(Original article: The Kathmandu Post, Nov. 11, 2015)
Various government and non-government organisations working in the field of child rights have expressed concerns over the violation of children’s right to peace, education and health care that has been violated due to the ongoing unrest in Tarai following the promulgation of new constitution.
They also expressed frustration over the fact that efforts made by various organisations such as the Central Child Welfare Board (CCWB) and the National Human Rights Commission regarding the use of children in conflict and ensuring their rights in the transitional phase.
“Schools have been shut in Tarai for more than two months and now children in other parts of the country as well are on the verge of staying at home due to fuel crisis. The blockade has hit the health sector and many parents are facing difficulties providing vaccines to their infants,” said Tarak Dhital, executive director at the CCWB. According to government data, 7,542,392 students from 11,118 schools in the Tarai have been directly affected by the ongoing protests. Similarly, around half of total 450,000 children in various child development centres in Tarai are also affected the unrest.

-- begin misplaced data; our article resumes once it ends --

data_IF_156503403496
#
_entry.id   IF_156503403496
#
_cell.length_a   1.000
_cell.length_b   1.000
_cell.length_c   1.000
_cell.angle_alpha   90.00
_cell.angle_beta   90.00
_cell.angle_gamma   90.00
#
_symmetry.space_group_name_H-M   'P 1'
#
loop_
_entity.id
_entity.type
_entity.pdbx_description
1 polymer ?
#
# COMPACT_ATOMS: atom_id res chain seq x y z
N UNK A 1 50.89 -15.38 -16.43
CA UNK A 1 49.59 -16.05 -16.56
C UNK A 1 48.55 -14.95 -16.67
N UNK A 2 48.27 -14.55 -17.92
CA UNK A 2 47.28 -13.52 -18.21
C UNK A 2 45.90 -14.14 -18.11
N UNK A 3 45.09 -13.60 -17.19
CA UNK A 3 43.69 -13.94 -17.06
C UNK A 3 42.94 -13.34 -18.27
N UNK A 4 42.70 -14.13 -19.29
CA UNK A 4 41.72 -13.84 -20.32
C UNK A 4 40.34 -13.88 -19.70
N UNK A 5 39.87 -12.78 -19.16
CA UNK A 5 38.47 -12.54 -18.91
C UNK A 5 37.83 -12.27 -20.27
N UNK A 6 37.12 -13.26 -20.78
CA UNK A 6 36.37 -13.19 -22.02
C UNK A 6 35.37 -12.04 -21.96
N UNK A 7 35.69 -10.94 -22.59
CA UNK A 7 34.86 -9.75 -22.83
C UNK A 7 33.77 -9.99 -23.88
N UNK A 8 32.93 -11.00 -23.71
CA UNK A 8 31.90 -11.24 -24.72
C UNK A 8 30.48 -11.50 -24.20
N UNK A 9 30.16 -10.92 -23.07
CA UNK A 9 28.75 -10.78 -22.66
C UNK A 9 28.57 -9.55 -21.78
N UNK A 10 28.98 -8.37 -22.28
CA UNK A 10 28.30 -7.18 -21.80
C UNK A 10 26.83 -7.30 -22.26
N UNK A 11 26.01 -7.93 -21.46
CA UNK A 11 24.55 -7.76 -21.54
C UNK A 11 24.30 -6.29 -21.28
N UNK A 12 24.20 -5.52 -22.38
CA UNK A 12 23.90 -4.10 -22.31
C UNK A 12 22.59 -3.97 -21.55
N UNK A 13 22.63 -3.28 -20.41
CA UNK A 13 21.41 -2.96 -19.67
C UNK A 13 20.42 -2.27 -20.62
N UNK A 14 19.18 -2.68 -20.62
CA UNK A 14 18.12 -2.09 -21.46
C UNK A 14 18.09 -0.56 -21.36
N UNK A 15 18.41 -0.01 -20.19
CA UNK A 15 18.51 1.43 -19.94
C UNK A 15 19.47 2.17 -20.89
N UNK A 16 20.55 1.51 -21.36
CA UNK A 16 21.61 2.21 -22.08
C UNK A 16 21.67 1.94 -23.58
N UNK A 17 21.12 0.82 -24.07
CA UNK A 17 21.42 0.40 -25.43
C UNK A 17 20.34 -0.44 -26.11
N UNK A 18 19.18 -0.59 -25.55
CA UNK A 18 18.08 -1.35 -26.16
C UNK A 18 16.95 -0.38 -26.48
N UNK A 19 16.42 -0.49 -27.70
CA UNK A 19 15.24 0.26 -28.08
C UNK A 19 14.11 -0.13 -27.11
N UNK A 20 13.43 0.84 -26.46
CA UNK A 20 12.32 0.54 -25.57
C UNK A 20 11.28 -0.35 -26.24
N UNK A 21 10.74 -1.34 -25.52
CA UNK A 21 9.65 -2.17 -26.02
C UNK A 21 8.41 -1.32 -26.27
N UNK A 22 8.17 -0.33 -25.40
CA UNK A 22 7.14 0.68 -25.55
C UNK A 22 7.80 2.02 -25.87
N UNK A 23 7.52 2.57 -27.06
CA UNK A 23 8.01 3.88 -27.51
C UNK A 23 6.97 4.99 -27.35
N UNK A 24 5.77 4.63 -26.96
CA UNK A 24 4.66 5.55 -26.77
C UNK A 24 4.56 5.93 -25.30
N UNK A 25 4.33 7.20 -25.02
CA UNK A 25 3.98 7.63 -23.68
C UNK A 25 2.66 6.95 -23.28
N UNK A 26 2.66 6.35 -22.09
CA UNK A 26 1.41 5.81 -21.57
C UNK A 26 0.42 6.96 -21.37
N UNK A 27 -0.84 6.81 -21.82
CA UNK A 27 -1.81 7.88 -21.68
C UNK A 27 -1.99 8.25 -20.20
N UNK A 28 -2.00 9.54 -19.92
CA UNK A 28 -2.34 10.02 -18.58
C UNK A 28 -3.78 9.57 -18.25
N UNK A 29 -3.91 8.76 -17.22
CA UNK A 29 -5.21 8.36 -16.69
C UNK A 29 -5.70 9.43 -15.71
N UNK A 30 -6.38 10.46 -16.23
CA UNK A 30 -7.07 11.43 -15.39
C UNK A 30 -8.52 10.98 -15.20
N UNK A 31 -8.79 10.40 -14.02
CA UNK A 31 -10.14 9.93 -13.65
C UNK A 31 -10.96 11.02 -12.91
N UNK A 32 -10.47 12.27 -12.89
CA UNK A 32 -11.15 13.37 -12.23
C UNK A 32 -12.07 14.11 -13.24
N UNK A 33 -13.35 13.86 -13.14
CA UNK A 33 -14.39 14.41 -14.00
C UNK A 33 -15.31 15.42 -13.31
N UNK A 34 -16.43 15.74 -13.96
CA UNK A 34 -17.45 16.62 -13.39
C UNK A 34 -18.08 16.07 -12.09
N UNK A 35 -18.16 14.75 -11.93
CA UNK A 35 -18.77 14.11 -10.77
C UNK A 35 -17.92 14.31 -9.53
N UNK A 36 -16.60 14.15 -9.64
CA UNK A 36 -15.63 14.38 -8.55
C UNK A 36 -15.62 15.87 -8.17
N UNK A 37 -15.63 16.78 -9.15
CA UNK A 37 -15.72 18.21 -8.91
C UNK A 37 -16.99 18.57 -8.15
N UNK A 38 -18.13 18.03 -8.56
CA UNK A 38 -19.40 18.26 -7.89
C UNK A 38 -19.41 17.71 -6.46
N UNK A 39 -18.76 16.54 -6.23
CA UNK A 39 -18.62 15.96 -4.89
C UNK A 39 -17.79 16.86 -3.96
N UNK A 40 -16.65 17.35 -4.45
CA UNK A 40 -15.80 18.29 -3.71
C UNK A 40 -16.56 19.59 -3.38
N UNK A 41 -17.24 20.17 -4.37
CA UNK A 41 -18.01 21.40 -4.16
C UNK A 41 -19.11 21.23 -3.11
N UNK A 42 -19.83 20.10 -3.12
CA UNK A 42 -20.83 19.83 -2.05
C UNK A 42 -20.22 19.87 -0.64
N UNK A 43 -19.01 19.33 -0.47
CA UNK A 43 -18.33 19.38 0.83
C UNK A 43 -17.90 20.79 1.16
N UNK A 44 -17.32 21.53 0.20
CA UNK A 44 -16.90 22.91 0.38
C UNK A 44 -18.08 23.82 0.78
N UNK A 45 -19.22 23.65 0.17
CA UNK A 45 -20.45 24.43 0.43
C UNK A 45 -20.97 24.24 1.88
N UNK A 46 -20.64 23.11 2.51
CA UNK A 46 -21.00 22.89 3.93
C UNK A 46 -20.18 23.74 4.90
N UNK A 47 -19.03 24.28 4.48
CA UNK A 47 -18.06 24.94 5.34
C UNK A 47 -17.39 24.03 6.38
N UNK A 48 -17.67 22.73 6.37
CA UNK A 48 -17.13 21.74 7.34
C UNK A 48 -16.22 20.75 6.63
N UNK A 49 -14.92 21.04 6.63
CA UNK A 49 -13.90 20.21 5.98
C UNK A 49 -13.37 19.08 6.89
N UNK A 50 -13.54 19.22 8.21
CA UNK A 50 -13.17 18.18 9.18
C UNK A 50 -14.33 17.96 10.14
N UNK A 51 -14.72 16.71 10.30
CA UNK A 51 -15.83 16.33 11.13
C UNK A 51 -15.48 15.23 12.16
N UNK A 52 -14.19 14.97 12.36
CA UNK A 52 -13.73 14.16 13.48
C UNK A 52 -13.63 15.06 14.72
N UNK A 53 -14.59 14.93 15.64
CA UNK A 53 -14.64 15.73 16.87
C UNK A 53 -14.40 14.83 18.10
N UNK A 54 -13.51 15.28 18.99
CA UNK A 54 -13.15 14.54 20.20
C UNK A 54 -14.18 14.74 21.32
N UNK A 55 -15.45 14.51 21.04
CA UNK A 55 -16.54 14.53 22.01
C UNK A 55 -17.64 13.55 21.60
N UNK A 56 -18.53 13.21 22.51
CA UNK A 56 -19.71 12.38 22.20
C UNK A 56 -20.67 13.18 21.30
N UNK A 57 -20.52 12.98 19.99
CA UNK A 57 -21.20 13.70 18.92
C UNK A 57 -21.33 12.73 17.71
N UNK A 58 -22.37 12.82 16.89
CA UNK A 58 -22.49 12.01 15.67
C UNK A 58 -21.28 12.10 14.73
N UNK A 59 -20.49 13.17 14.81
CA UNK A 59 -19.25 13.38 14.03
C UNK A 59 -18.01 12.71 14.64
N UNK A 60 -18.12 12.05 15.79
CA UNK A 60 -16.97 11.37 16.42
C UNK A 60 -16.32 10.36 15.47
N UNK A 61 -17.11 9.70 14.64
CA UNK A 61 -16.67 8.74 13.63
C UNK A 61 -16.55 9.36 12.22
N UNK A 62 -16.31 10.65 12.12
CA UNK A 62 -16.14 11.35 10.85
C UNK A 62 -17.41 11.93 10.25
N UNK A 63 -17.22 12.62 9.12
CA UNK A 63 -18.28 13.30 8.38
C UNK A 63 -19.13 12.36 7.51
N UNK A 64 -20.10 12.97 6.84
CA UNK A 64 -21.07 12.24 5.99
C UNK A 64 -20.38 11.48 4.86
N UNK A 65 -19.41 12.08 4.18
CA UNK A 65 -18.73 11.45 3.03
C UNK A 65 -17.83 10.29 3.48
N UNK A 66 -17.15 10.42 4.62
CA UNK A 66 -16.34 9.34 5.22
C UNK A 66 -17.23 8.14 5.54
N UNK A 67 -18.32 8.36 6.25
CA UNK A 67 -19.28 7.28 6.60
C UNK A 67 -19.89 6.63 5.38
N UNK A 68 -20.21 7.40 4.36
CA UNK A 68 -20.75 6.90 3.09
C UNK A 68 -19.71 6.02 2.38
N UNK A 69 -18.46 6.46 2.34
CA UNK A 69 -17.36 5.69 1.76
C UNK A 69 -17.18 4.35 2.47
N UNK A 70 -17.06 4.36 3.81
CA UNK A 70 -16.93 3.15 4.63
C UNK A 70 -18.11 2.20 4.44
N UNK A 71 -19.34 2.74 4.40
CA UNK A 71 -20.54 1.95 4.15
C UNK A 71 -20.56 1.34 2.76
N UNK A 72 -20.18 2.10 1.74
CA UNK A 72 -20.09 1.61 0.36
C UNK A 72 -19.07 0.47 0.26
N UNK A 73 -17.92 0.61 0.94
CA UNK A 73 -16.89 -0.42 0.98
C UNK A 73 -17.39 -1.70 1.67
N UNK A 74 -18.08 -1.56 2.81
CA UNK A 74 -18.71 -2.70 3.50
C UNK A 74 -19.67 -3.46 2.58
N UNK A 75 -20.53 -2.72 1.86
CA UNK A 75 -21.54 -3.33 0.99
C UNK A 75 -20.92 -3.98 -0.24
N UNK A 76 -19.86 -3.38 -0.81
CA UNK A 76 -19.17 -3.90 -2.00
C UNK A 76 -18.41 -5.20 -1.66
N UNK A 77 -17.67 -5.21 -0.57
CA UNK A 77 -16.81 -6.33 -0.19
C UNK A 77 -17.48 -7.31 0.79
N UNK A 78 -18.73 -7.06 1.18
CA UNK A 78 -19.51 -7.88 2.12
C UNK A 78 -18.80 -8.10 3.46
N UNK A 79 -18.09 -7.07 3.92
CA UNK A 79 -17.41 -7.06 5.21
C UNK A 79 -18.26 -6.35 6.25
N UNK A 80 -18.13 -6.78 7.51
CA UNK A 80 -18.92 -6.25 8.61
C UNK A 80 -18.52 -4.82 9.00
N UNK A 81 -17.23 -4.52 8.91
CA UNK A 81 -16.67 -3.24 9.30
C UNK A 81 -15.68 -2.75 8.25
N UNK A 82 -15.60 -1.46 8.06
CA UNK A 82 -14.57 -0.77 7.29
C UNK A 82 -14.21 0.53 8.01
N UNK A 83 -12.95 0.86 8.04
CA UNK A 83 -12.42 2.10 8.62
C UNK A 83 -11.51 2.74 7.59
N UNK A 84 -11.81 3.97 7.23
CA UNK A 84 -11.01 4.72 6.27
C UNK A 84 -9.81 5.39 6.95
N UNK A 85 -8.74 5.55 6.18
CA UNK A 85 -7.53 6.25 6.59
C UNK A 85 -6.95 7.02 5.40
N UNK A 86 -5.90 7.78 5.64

During an informal discussion between government representatives, international agencies such as Unicef and other stakeholders, participants shared tales of children being used to smuggle fuel and in various protests.
“Our attempt to educate leaders of all political parties on children’s rights was attended by all party representatives except the agitating ones who further politicised our work,” said an NHRC representative.
The discussion also decided to start a campaign to ensure children’s rights during the transitional phase.
The meeting was coordinated by the CCWB to find a way to reach out to children as well as agitating parties violating child rights.